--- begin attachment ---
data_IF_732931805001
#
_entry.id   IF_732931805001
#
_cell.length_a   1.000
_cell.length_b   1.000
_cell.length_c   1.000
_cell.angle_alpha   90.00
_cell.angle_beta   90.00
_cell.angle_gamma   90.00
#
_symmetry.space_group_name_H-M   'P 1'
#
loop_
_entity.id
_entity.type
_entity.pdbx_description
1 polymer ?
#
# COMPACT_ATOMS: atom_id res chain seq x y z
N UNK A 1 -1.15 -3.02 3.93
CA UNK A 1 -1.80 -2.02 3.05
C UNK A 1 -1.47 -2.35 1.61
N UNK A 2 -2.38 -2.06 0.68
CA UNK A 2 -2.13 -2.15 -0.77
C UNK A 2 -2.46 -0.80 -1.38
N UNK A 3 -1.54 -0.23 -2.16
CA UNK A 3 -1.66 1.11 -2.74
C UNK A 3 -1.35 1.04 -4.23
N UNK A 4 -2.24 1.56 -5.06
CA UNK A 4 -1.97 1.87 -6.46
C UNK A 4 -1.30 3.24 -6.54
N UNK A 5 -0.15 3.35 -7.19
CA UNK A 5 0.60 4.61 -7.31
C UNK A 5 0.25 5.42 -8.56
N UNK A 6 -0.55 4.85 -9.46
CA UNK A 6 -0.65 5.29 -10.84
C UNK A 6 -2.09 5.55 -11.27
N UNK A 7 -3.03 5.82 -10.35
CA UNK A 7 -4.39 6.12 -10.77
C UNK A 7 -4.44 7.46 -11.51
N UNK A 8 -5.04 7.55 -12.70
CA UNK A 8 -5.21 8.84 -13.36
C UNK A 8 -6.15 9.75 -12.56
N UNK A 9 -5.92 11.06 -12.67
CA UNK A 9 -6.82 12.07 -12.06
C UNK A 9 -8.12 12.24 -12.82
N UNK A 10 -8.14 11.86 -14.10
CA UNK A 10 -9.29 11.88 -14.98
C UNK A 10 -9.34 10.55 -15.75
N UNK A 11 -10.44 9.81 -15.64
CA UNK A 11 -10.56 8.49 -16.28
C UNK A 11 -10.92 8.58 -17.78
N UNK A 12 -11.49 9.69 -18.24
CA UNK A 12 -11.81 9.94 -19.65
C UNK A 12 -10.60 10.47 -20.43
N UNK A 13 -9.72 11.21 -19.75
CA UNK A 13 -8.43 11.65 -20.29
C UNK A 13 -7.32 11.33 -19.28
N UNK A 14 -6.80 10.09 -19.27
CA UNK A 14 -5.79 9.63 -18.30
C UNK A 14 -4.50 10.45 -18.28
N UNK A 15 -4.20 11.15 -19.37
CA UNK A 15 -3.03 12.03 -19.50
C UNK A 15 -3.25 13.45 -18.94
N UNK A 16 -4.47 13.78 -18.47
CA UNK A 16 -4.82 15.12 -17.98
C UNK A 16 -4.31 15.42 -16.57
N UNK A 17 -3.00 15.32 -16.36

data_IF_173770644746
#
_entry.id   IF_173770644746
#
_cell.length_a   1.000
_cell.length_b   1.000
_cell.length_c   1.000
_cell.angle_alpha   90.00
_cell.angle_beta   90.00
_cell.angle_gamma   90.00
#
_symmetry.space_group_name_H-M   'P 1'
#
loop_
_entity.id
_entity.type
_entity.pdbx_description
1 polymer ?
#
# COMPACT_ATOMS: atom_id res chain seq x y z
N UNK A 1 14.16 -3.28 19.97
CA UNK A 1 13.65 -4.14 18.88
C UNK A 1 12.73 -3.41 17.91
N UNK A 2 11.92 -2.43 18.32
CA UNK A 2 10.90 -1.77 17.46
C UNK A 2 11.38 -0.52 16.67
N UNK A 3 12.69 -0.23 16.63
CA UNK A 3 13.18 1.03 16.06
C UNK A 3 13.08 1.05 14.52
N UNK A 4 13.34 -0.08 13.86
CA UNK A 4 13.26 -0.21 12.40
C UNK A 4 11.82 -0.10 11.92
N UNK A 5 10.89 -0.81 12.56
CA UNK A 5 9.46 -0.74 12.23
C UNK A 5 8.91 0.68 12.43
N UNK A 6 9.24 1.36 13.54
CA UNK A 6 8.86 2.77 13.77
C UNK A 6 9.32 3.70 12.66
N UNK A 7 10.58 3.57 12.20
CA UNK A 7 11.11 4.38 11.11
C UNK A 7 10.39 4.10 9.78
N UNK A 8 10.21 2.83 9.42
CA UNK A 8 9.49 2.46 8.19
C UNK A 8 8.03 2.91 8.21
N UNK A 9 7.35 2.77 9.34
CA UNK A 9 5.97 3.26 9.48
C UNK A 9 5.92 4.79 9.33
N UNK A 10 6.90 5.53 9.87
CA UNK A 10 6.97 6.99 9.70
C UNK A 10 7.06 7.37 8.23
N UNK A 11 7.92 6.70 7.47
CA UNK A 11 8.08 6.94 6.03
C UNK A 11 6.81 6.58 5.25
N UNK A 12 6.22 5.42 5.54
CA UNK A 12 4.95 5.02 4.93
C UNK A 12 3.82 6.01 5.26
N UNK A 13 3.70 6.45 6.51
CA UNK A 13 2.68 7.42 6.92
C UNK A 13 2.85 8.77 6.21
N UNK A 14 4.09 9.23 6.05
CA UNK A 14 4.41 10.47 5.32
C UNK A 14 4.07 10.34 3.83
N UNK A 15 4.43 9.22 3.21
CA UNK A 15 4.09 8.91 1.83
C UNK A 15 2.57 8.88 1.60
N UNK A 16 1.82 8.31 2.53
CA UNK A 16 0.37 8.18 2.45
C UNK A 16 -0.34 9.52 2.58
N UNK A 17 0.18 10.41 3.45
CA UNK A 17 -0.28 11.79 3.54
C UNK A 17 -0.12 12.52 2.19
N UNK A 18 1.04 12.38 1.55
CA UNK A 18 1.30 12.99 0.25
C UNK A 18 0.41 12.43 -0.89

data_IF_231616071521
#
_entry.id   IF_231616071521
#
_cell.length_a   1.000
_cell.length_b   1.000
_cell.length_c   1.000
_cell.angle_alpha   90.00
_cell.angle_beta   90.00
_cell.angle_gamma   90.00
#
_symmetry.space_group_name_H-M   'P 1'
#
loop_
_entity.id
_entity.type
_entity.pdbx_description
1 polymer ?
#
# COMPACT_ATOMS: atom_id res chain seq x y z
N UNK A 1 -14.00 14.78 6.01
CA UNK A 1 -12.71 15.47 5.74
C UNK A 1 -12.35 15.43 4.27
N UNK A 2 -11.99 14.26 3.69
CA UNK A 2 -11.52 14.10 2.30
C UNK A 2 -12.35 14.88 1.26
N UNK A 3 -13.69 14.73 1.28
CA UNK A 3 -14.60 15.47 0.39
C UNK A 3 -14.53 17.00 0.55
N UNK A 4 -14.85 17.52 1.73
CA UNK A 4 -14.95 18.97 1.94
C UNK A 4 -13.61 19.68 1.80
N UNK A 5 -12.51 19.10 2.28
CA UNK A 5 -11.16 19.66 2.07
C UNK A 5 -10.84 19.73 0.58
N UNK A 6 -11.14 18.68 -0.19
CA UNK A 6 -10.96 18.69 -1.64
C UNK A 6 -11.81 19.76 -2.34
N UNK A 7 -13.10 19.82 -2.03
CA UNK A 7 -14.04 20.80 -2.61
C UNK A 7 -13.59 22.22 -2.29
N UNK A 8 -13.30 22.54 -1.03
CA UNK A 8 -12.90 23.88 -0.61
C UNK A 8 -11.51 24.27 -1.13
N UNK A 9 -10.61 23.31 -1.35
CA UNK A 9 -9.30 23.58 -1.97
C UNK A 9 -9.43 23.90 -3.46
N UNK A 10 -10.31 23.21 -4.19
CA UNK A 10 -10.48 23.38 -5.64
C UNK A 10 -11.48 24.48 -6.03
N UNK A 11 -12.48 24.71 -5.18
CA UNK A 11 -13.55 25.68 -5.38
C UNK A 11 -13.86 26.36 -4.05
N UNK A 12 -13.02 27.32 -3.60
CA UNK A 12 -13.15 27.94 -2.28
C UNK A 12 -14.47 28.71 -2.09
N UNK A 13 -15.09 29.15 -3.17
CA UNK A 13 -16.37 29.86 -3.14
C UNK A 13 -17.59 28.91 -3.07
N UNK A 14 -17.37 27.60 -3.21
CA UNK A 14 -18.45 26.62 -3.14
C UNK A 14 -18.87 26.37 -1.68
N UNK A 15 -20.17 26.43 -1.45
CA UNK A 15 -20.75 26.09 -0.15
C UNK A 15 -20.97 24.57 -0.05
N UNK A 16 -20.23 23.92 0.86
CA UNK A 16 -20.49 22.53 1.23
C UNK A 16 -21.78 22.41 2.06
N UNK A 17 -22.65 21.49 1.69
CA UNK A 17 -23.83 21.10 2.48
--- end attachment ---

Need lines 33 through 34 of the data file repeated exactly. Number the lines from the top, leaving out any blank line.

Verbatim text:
N UNK A 5 -0.15 3.35 -7.19
CA UNK A 5 0.60 4.61 -7.31